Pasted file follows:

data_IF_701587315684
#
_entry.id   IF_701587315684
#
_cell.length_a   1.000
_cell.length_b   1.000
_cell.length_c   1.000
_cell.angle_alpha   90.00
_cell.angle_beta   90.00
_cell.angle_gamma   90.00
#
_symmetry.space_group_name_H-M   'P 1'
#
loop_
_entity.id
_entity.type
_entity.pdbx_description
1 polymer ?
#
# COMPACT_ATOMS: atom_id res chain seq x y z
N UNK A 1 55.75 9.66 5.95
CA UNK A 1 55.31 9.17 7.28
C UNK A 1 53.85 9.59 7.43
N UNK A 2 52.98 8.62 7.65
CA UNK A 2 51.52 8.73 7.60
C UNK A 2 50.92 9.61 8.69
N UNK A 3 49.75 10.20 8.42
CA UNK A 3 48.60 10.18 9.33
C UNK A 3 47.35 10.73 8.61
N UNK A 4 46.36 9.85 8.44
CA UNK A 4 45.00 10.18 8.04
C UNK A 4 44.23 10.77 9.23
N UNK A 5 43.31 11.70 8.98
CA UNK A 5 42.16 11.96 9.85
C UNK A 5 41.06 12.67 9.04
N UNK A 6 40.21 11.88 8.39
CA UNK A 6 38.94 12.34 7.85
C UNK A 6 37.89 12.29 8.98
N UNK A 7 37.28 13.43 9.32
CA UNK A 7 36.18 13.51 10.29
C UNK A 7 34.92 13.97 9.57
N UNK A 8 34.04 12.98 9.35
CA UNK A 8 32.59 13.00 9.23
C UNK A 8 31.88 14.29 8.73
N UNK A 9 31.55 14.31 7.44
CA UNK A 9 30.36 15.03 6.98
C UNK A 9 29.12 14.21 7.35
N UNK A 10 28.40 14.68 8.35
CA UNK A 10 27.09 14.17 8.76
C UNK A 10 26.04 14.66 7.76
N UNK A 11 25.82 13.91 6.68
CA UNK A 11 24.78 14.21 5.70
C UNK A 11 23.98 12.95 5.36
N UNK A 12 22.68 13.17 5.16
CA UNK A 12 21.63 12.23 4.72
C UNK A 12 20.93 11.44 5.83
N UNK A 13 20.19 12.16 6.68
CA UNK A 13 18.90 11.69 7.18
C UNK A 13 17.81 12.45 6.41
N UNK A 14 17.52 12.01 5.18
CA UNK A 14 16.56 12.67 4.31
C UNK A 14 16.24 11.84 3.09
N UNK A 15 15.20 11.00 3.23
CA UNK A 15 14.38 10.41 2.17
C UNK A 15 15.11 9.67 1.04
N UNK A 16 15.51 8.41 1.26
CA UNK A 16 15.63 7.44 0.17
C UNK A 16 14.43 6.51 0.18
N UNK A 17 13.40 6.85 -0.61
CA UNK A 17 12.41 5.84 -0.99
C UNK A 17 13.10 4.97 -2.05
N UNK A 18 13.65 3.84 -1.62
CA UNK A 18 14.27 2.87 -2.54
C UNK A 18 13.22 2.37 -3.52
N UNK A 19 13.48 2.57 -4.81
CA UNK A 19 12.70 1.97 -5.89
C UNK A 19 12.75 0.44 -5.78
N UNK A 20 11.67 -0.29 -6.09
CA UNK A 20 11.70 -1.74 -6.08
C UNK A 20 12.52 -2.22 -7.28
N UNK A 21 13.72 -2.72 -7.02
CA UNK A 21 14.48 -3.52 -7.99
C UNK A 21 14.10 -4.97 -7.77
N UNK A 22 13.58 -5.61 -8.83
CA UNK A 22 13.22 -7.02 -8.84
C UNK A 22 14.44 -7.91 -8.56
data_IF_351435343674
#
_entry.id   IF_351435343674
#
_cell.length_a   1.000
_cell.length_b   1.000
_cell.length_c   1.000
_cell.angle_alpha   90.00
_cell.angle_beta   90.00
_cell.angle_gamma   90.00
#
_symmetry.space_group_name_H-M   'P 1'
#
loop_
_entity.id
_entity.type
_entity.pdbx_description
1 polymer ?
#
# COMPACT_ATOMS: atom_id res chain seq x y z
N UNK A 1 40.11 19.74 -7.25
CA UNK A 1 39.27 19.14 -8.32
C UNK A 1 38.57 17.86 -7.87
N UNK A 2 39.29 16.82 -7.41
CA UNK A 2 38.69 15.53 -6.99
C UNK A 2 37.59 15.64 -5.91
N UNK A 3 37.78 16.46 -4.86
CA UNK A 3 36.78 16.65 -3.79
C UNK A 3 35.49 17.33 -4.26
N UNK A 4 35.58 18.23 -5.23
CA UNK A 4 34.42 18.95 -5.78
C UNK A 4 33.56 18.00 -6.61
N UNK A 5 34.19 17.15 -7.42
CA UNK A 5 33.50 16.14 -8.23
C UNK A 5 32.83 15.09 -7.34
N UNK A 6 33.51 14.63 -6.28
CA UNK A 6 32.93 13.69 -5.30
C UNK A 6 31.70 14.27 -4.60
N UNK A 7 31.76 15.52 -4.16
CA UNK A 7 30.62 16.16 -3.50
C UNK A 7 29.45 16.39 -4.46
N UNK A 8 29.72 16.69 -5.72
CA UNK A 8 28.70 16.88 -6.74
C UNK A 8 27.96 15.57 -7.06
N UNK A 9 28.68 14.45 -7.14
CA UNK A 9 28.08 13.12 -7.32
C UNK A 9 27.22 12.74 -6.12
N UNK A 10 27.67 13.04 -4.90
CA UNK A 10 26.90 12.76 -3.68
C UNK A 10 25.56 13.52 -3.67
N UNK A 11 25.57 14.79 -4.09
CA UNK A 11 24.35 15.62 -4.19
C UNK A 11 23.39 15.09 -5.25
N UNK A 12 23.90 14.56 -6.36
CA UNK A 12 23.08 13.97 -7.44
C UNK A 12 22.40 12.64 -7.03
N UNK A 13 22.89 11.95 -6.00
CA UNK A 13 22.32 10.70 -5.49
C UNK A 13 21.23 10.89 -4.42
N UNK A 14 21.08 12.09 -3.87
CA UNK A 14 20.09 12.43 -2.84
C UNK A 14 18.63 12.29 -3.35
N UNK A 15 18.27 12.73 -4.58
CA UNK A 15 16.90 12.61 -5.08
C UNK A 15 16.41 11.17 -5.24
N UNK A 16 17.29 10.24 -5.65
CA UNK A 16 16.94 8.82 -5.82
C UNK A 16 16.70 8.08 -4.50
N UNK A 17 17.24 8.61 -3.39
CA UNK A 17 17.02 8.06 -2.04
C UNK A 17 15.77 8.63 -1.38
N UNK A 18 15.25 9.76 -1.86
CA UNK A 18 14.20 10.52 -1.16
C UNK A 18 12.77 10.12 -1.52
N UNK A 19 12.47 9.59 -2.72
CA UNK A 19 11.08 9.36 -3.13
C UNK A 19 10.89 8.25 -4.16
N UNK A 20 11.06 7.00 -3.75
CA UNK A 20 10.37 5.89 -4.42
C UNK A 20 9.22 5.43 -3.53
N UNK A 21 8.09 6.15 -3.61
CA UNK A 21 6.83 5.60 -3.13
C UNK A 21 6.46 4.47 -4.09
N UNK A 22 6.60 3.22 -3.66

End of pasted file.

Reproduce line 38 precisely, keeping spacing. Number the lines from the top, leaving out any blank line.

C UNK A 6 37.89 12.29 8.98